Influence of Ambulatory Triglyceride Levels on Risk of Recurrence in Patients with Hypertriglyceridemic Pancreatitis
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Background and Aims
To evaluate impact of ambulatory triglyceride levels on risk of recurrent pancreatitis in patients with hypertriglyceridemic pancreatitis.
We conducted a longitudinal retrospective cohort study of patients with serum triglyceride level ≥ 500 mg/dL during index hospitalization for acute pancreatitis within a regional integrated healthcare system between 2006 and 2013 (follow-up through 2015). Cases were identified based on combination of diagnosis codes and serum amylase/lipase. We used multivariable robust Poisson regression to determine independent effect of baseline (first outpatient) triglyceride measurement on risk of recurrent pancreatitis. Ambulatory triglyceride levels were categorized as normal (0–200 mg/dL), moderately elevated (201–500 mg/dL), and highly elevated (> 500 mg/dL). We further assessed factors related to likelihood of normalization of serum triglycerides (< 200 mg/dL) in the outpatient setting.
One hundred and fifty-one patients met study inclusion criteria with median follow-up of 3 years. Overall, 45 (29.8%) patients experienced at least 1 recurrent attack with 25 (16.6%) experiencing multiple episodes. In multivariable analysis, patients that continued to have moderately elevated ((adjusted rate ratio RR 5.47 (95% CL 1.80, 16.65)) as well as highly elevated (RR 8.45 (2.55, 27.96)) triglycerides were at increased risk of disease recurrence compared to patients that achieved normalization. Patients with triglyceride measurement performed within 30 days from discharge were more likely to achieve normalization, 40 versus 26%, p = 0.03.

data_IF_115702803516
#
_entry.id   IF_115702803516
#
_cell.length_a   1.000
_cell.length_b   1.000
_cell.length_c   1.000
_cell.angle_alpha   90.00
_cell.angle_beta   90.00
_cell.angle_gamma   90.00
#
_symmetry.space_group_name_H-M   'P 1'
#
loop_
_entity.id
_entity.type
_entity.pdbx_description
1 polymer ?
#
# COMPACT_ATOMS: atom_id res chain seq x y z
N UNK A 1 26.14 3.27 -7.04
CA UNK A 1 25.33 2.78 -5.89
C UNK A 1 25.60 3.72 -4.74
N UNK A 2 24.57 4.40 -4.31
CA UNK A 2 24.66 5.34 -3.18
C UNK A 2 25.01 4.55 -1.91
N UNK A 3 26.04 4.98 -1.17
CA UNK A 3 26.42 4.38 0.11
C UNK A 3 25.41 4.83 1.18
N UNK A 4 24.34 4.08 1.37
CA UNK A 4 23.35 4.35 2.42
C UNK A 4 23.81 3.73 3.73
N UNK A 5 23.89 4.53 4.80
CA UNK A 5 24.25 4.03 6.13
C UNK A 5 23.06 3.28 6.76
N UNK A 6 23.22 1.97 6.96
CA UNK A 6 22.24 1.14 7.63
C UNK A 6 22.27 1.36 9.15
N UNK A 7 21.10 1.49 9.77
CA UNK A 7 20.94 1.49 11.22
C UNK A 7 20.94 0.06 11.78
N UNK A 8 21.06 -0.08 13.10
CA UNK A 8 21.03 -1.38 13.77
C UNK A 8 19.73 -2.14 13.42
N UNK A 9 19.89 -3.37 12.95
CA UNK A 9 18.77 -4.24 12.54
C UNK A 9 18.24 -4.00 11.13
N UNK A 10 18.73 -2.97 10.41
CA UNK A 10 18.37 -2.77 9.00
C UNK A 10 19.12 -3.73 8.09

For patients with hypertriglyceridemic pancreatitis, even modest elevation in subsequent triglyceride levels was associated with increased risk of recurrence. Future efforts should focus on ensuring timely care in the outpatient setting with a goal of normalizing triglycerides.
KeywordsRecurrent acute pancreatitis Hypertriglyceridemia Pancreatitis
A portion of this study was funded through a research grant from Shire pharmaceuticals, Lexington MA. The sponsor did not have any role in data analysis, interpretation or manuscript preparation/review.
Dr. Wu contributed to study concept, design, interpretation of data, manuscript preparation, and revision. Dr. Batech contributed to data collection, data analysis, data interpretation, and manuscript preparation. Dr. Dong contributed to data collection, data interpretation, and critical revision of manuscript. Dr. Yadav contributed to study concept, study design, interpretation of data, and manuscript revision. Dr. Chen contributed to study concept, data analysis, data interpretation, and revision of manuscript.
Compliance with ethical standards
Conflict of interest
All authors affirm they have no relevant financial conflicts to disclose.
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